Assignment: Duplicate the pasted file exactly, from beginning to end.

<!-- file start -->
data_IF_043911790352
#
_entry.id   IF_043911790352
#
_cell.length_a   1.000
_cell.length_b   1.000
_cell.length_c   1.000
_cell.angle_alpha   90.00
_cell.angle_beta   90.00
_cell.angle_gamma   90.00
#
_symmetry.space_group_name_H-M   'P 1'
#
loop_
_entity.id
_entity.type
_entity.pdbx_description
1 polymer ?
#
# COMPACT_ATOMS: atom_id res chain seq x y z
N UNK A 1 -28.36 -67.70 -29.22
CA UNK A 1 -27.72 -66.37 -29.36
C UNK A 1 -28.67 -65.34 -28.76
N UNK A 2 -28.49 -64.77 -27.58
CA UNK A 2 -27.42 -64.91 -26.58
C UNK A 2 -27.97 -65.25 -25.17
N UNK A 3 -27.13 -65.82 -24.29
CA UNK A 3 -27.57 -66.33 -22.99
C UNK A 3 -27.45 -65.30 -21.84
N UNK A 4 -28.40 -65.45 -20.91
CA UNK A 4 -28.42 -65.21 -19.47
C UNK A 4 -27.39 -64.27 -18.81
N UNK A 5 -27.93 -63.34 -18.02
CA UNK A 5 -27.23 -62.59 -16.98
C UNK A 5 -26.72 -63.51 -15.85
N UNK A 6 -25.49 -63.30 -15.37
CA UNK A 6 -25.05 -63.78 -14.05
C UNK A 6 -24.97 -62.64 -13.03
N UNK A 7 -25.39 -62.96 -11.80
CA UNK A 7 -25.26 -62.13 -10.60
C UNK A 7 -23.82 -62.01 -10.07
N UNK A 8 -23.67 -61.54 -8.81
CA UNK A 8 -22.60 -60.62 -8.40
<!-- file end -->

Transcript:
data_IF_043911790352
#
_entry.id   IF_043911790352
#
_cell.length_a   1.000
_cell.length_b   1.000
_cell.length_c   1.000
_cell.angle_alpha   90.00
_cell.angle_beta   90.00
_cell.angle_gamma   90.00
#
_symmetry.space_group_name_H-M   'P 1'
#
loop_
_entity.id
_entity.type
_entity.pdbx_description
1 polymer ?
#
# COMPACT_ATOMS: atom_id res chain seq x y z
N UNK A 1 -28.36 -67.70 -29.22
CA UNK A 1 -27.72 -66.37 -29.36
C UNK A 1 -28.67 -65.34 -28.76
N UNK A 2 -28.49 -64.77 -27.58
CA UNK A 2 -27.42 -64.91 -26.58
C UNK A 2 -27.97 -65.25 -25.17
N UNK A 3 -27.13 -65.82 -24.29
CA UNK A 3 -27.57 -66.33 -22.99
C UNK A 3 -27.45 -65.30 -21.84
N UNK A 4 -28.40 -65.45 -20.91
CA UNK A 4 -28.42 -65.21 -19.47
C UNK A 4 -27.39 -64.27 -18.81
N UNK A 5 -27.93 -63.34 -18.02
CA UNK A 5 -27.23 -62.59 -16.98
C UNK A 5 -26.72 -63.51 -15.85
N UNK A 6 -25.49 -63.30 -15.37
CA UNK A 6 -25.05 -63.78 -14.05
C UNK A 6 -24.97 -62.64 -13.03
N UNK A 7 -25.39 -62.96 -11.80
CA UNK A 7 -25.26 -62.13 -10.60
C UNK A 7 -23.82 -62.01 -10.07
N UNK A 8 -23.67 -61.54 -8.81
CA UNK A 8 -22.60 -60.62 -8.40